I hate train delays. Ok, they’re not really on my mind as much now my commute, as a stay at home dad, is non-existent. I used to travel from the South East to North London on a daily basis and down to Southampton on quite a number of occasions too.
Delays happened at least once a week and it threw out all my timings. The long journey got even longer and I normally missed the children’s bed times and ended up having to reheat dinner, rather than enjoying it as a family. Luckily for me, those days of commuting are a distant memory as now I sit on the floor most days, playing dolls with Chloe or watching repeats of Peppa Pig (actually repeats of Peppa Pig may be worse than delayed trains!).
It’s still not all good news as Skint Mum still travels by train for her work. Her journey isn’t far but delays seem to happen everyday.
Our train lines are run by Southeastern Railway….what can I say about them? Some of the highest charges in the UK, worst customer service in the UK – joy!
Following the consistent rain over the last few months, the London to Hastings line has been hit by numerous landslides and landslips which has thrown all train journeys out; they cancelled loads of trains, changed the timetables, have laid on replacement buses and closed stations.
Even with these changes while they fix the lines, the delays still happen. To be honest, even before the rain, the delays still happened!
With most of my rant over, the ORR (Office of Rail Regulation) has carried out a study which was published last week found that three quarters of rail passengers “do not know very much” or “nothing at all” about their compensation and refunds rights when trains are delayed or cancelled.
Just imagine how much money is going unclaimed. So, spread the news. Tell your friends, family, neighbours and anyone you know that they can get compensation for train delays, and that it’s quite easy.
Don’t Travel – Straight Refund
You can get a refund if you decide not to travel travel at all if the train is cancelled or delayed.
If there is any other reason you decide not to travel, you can also apply for a refund but you will need to pay an administration charge of up to £10.
Travel – Get Train Delay Compensation
Depending on which train operator you travel with, you have two options for compensation. Also, depending on the circumstances, there are some delays that train companies may not pay compensation for.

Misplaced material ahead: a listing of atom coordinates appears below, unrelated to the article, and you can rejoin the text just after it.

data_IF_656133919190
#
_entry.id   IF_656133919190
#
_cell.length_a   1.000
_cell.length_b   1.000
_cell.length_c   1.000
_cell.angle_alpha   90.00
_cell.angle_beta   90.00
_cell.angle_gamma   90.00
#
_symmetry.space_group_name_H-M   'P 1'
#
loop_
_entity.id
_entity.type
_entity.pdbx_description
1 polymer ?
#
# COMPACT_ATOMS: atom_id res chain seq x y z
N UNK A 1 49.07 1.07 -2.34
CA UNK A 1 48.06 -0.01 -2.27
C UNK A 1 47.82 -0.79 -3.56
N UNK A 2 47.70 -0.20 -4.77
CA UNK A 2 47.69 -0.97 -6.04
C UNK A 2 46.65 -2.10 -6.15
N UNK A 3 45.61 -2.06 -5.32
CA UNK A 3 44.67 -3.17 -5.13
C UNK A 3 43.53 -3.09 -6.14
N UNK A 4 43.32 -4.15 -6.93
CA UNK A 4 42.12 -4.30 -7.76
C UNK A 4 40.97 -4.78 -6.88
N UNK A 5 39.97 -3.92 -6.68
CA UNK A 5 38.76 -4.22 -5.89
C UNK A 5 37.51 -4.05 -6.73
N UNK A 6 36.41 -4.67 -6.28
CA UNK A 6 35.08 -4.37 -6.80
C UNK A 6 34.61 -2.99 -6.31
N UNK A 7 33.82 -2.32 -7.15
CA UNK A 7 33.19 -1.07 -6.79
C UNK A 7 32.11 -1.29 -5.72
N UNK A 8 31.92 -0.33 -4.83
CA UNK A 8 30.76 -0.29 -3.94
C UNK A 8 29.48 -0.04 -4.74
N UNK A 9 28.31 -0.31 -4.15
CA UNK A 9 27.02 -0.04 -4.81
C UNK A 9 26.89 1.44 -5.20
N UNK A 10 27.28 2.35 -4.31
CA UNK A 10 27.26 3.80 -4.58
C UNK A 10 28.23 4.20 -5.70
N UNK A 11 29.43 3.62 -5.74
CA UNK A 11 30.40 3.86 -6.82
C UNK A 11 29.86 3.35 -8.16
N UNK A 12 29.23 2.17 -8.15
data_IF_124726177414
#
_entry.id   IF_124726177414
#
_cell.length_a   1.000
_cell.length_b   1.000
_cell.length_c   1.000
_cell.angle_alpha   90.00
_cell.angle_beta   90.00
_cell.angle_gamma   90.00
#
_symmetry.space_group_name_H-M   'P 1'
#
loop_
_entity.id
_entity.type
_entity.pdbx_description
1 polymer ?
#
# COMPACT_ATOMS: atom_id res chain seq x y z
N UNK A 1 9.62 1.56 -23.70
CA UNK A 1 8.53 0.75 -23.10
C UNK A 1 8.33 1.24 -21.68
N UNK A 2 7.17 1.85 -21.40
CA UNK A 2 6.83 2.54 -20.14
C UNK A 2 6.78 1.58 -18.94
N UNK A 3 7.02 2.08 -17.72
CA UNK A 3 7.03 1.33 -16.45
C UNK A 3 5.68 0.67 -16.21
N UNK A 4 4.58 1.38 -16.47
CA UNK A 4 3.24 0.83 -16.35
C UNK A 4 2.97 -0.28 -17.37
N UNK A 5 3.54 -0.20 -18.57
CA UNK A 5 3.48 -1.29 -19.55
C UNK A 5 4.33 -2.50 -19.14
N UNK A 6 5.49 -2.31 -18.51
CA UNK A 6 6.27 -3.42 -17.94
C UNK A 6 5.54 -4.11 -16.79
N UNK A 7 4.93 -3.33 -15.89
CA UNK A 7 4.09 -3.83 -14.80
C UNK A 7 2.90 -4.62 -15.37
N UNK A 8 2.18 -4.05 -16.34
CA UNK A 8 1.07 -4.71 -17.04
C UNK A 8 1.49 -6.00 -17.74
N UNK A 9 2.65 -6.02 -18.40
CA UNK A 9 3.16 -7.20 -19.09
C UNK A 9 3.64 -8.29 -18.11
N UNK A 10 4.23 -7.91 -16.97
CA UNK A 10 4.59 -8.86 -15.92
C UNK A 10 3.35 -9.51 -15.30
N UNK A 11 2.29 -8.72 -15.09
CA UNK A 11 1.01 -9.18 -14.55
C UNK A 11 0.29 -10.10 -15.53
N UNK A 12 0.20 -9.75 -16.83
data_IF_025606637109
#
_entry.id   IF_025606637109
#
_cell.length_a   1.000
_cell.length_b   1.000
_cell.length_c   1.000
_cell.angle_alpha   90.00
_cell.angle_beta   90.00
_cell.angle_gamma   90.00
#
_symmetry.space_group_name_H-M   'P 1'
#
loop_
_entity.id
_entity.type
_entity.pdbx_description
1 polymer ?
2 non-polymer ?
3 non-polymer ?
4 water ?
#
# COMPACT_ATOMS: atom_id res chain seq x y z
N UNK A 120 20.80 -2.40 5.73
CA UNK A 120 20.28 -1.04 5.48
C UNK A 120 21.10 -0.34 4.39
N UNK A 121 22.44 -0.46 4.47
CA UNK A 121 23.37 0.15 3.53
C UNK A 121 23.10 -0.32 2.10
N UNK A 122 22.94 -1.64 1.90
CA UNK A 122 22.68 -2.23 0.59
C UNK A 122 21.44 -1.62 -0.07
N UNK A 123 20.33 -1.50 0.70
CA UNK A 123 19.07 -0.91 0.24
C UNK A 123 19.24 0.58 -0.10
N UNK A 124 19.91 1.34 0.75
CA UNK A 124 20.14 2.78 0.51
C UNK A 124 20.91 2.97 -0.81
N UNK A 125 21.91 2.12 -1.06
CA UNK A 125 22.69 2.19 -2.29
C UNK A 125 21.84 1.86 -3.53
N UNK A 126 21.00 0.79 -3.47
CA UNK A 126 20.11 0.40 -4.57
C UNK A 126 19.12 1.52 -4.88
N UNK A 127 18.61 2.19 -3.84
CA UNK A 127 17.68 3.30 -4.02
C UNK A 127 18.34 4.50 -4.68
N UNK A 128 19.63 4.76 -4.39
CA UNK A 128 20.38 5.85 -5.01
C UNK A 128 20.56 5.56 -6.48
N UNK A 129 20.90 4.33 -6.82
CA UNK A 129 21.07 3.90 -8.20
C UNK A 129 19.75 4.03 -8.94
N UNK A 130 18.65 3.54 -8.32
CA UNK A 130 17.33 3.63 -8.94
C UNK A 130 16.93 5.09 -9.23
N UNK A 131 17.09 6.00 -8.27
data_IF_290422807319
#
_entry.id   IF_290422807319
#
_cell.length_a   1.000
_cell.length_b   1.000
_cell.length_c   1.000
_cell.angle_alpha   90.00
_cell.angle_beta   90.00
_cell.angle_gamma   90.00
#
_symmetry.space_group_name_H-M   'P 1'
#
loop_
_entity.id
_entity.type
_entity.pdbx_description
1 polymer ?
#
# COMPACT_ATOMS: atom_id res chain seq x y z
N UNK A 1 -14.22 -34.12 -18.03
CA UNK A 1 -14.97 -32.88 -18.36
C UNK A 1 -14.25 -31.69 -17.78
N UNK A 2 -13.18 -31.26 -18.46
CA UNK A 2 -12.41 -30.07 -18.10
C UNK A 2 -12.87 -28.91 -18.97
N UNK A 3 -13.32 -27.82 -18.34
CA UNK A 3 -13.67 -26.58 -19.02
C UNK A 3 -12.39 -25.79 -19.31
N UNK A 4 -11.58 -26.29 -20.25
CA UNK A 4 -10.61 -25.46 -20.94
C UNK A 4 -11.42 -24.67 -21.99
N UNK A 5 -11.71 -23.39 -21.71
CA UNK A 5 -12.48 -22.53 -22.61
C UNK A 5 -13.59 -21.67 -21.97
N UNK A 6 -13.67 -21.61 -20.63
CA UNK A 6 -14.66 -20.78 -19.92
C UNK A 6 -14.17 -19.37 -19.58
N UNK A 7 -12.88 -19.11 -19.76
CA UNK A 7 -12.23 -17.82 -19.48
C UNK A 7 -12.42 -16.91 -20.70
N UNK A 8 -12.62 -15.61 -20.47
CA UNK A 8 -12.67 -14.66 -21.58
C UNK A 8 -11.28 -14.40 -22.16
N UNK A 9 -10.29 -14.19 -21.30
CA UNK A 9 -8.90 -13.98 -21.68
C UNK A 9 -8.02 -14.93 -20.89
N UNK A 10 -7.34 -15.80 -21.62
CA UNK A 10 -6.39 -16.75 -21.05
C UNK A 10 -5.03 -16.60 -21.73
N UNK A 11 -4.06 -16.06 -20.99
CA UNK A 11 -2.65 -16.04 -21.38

Each train company decide on the amount that they will give under their own Passenger’s Charter.
1. Basic Compensation under Personal Charters
There is a minimum amount that all train companies need to provide, which is detailed in the
National Rail Conditions of Carriage.
Most companies do pay more than the minimum but, if your train is 60 minutes late, the lowest levels you can claim for compensation are:
- 20% of the price paid for a single ticket
- 10% of the price paid for a return ticket if the delay is only on one leg of the journey
- 20% of the price paid for a return ticket if both legs are delayed
- 20% of the price of a Weekly Season Ticket divided by 7
- For monthly or annual tickets, the compensation amount is decided by the train provider.
There is a long list of things they won’t cover train delay compensation for such as “exceptionally severe weather conditions”. When a lot of the delays at the moment have been caused by the weather, isn’t really what we need to hear.
2. Enhanced Compensation Delay Repay
If your train provider is Chiltern Railways, CrossCountry, East Coast, East Midlands Trains, First Capital Connect, Greater Anglia, London Midland, Southeastern, Southern or Virgin Trains they operate “Delay Repay”.
The rules for Delay Repay are simpler than the Personal Charters. You can claim compensation for a delay of 30 minutes and get a higher percentage for the longer the train is late. Claims need to be put in for all journeys, including Season Ticket Holders.
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You can also claim compensation for any delay – like bad weather – so it gives you more of a chance of getting compensation.
How to Claim Train Delay Compensation
It’s easy – as long as you’ve kept your ticket. If you don’t have a ticket you won’t be able to claim.
If you didn’t travel and just want a refund, you will need to get a refund then and there from a ticket office, or in advance of your travel. You can’t really do this retrospectively as it’d be a bit hard to say you didn’t travel without proving it.
If you are claiming for train delay compensation, you need to make the claim within 28 days. You’ll need to download a form from your train provider’s website (then send snail mail) or, for speed, use their online claim form and you will have to provide the ticket as proof. The compensation is paid in vouchers which you can normally only use in person at a ticket office.
Memory Like a Sieve?
Now, if you’re like me and can’t remember what you had for breakfast, let alone which trains were delayed last week or three weeks before, there are some crafty tools popping up over the web.
One of my favourites is Delay Repay Sniper. You can sign up for the first month free and there after pay from £2.99 per month. However, if you don’t need to make a claim, you can apply to them for a refund for that month.
I popped in Skint Mum’s route and it said that 133 journeys were delayed for the previous month with around £70 of compensation that could be due. Obviously, she only usually does two journeys a day (there and back), and the journeys that were delayed may not have been the ones she would normally take, but it shows the level of claims that could be made!
Are you one of the 75% who didn’t know about compensation for train delays? Will you be making a claim?
Photo: Alice Bartlett